Perhaps my favourite model is this Spinne Light Panzermech. Silly and wonderful in equal measure. In game they are reliable reconnaissance vehicles, suitable for rough terrain.

A feature of the Independence War in the early 1920s were irregular fighters that fought both for and against the emerging Republic (and sometimes both). I have included a unit of irregular cavalry, reflecting local resistance to the invasion of their homeland in 1947.

In addition to the painting and modelling, I have written a home brew army list. A draft version is posted here.

There are heaps more pictures in other posts. You can find them by using tags, especially the tag Turkish Army. My next goal will be to get them onto the table.

Thanks for coming on this journey with me so far.

fark!

Back in 2018 I had an idea to build a Turkish force for Konflikt 47. I accumulated most of the models I wanted, and there it sat until May last year when I picked up it once more.

One of the first units I started was a cavalry squad of irregulars. Which then sat on my desk until it was the last unit left unpainted. Well, I picked up my courage. Picked up my brush, and now, I have finished! Seventy-odd fighters, several tanks, and support units. Phew!

Kit-based, based on the Perry’s US Civil War cavalry

In my home brew army list, irregulars have the special rule, The Hills Have Eyes. This means the local area knowledge of the irregular units prevents opponents from outflanking. This rule is one of the Bulgarian national traits re-named, and I think brings some nice flavour (and options) to the list.

I will do better pictures, and get a beauty parade together. But I’m a little bit excited at reaching this point and wanted to share this with y’all.

where should I put it

I realised that I need a tow for the Pak 38. Otherwise it will never get to come onto the board in a lot of missions! In the cupboard was this nifty Kettenkrad from Rubicon. Problem solved.

I don’t think they are in the K-47 rule book, but in Bolt Action it is up to towing a medium anti-tank gun, so I’m including the option in my home brew Turkish list.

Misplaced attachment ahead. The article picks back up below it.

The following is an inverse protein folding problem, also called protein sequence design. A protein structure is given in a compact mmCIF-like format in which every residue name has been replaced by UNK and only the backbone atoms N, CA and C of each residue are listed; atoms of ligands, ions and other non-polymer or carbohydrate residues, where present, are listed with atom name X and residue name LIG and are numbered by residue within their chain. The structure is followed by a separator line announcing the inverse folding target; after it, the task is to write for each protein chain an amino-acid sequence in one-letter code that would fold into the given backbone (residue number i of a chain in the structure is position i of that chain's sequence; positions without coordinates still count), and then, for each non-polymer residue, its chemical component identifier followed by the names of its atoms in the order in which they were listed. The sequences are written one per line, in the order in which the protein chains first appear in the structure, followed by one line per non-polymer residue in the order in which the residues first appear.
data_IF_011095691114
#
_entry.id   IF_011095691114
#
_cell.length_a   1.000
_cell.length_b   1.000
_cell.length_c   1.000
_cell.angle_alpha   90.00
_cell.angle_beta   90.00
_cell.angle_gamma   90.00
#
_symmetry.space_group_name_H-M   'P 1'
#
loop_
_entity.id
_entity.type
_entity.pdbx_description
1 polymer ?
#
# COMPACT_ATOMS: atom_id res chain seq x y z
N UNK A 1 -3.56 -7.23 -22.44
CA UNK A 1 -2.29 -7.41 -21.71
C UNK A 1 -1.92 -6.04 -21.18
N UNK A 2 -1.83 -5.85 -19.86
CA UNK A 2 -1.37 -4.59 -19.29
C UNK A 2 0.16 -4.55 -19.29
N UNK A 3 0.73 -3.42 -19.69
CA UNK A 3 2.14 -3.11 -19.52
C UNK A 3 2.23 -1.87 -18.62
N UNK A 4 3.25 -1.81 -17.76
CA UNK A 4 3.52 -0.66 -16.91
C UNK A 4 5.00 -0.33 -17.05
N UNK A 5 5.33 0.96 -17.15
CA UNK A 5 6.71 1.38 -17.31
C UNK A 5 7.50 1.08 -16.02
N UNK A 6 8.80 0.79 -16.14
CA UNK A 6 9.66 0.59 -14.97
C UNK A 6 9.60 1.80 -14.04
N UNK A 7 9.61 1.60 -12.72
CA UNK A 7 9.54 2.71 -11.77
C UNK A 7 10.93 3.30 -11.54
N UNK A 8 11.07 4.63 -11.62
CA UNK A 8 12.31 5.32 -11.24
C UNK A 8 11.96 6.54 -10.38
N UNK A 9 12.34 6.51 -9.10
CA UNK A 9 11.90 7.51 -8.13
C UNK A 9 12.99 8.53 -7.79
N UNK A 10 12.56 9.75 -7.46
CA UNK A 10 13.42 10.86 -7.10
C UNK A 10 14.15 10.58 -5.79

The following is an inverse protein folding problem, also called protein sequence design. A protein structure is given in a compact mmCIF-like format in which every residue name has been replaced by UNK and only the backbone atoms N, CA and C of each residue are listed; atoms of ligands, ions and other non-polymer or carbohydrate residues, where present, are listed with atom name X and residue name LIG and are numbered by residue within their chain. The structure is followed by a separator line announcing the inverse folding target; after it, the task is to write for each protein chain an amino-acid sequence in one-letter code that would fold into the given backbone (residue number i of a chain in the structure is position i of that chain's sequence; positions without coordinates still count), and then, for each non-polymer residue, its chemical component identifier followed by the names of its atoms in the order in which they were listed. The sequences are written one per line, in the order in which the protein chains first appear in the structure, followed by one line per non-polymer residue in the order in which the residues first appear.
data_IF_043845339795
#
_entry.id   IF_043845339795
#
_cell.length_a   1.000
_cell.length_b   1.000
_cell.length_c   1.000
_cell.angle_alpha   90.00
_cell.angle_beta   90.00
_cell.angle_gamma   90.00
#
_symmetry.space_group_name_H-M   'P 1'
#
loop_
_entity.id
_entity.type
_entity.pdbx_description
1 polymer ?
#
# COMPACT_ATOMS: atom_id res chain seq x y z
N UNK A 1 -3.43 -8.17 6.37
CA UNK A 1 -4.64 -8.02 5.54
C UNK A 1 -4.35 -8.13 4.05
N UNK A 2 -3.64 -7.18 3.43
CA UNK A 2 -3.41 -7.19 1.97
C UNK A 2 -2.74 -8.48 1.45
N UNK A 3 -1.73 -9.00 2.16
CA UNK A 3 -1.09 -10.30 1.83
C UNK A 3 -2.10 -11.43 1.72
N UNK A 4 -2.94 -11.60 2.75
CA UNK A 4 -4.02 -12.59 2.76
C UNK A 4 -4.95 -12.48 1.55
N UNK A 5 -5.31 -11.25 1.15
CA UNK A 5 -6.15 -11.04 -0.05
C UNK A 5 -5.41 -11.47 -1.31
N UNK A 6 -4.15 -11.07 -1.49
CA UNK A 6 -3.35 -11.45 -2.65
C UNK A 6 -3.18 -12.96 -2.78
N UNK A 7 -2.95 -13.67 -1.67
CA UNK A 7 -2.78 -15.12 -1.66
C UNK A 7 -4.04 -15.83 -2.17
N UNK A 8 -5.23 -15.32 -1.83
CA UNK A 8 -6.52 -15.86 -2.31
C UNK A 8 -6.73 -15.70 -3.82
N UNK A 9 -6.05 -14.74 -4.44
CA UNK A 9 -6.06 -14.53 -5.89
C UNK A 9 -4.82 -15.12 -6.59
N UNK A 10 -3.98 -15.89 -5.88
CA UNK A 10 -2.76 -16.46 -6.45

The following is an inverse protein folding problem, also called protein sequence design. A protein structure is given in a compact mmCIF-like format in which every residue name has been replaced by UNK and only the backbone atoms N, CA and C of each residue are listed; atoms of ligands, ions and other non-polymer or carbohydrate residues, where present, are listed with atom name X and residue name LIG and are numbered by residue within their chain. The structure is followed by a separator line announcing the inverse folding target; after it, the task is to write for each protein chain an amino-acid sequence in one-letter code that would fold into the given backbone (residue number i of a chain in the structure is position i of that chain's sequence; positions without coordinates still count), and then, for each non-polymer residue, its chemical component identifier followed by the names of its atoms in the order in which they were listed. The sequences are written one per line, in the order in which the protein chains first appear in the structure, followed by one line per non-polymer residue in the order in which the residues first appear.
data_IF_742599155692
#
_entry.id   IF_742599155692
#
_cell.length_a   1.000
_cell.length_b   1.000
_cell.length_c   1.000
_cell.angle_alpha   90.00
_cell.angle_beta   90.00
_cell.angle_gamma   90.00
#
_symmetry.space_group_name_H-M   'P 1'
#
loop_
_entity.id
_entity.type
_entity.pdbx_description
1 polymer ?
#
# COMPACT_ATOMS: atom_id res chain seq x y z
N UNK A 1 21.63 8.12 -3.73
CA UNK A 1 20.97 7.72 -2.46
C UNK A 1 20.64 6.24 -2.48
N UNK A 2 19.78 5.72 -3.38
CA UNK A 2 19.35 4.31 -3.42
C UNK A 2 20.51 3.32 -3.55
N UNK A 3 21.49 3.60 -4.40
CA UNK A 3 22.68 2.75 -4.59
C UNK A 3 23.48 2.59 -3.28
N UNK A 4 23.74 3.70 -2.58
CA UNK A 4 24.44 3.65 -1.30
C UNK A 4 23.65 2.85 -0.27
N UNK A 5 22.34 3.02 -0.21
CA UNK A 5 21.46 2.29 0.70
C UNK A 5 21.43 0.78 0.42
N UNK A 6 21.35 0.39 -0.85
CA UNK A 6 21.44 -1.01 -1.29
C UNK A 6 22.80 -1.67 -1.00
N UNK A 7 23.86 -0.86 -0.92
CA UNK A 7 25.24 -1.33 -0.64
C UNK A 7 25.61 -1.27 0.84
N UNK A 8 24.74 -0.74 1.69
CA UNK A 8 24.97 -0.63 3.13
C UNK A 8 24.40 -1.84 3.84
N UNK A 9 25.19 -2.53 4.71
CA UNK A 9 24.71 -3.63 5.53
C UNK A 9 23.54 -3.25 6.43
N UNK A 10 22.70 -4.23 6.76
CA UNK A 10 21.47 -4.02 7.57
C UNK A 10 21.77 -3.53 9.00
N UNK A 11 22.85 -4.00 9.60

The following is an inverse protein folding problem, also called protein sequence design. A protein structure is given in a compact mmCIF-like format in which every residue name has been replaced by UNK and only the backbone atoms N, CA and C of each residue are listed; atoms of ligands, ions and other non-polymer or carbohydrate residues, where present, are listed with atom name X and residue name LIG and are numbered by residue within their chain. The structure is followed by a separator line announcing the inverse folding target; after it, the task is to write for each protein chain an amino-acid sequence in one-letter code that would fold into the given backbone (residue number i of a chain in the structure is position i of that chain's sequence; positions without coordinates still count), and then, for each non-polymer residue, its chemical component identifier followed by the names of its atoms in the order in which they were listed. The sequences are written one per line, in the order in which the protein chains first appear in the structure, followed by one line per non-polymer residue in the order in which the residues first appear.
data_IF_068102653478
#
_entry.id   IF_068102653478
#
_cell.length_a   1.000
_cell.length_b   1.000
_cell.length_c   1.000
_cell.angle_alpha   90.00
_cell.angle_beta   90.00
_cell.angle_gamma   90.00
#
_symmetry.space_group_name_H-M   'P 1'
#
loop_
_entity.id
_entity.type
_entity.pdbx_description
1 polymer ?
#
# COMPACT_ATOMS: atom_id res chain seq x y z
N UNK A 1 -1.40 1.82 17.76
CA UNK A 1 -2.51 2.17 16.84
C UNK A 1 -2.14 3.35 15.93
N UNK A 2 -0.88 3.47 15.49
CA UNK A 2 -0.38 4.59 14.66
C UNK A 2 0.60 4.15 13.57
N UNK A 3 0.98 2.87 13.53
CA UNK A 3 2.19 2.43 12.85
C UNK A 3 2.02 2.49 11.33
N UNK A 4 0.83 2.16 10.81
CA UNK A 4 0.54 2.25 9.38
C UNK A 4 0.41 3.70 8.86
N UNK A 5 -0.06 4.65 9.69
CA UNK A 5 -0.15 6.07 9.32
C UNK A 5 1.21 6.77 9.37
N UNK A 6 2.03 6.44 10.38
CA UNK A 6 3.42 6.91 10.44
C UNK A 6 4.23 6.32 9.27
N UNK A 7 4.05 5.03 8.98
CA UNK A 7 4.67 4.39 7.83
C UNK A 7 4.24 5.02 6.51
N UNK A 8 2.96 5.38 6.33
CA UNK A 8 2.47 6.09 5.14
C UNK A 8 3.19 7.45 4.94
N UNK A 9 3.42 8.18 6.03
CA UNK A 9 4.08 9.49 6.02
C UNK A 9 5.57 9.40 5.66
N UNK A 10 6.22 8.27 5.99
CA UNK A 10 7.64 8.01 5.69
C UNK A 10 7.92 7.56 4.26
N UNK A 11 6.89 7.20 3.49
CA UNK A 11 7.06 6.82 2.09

I really enjoyed assembling this little vehicle. It went together easily, despite some of the parts being tiny.

There are decals, but I can’t see them without a magnifying glass, so I’m not going there.

This kit includes a Goliath on a trailer. Very cool, even if there are no immediate plans to blow anything up with it.

The fez wearing passenger isn’t glued on, so with a simple swap I will be able to use it for German lists in Bolt Action too.

With a large Turkish force, I’m wondering if I need some Soviets now …

fire support

This week, some fire support weapons for my Turkish Konflikt 47 project. A mortar and an anti-tank gun. Both are handy in games and both fit the background well.

In Konflikt-47 and Bolt Action, medium mortars are fantastic. Especially when paired with a spotter, they can project a useful threat or help dig out dug-in enemies.

The model is from Warlord Games, from their Afrika Korps range. They are nice miniatures, with a feel that the crew in the middle of laying a barrage. To tie in with the wider army I have swapped the head of one crew member to wear a fez.

Also from the Afrika Korps Warlord Games range is this pak 38 anti-tank gun.

Metal artillery from Warlord can be fiddly to assemble. I get around this by mostly not worrying if a part is missing or upside down, as long as the overall look is OK. The crew are great, though, with dynamic poses. Just like the mortar, they bring a feeling of a crew in action.

This crew also has a one fellow wearing a fez.

A pak 40 is probably a better choice, classified as heavy a/t over the medium a/t for pak 38. However I already have a pak 40 for my world war two Germans, so I wanted something a little different.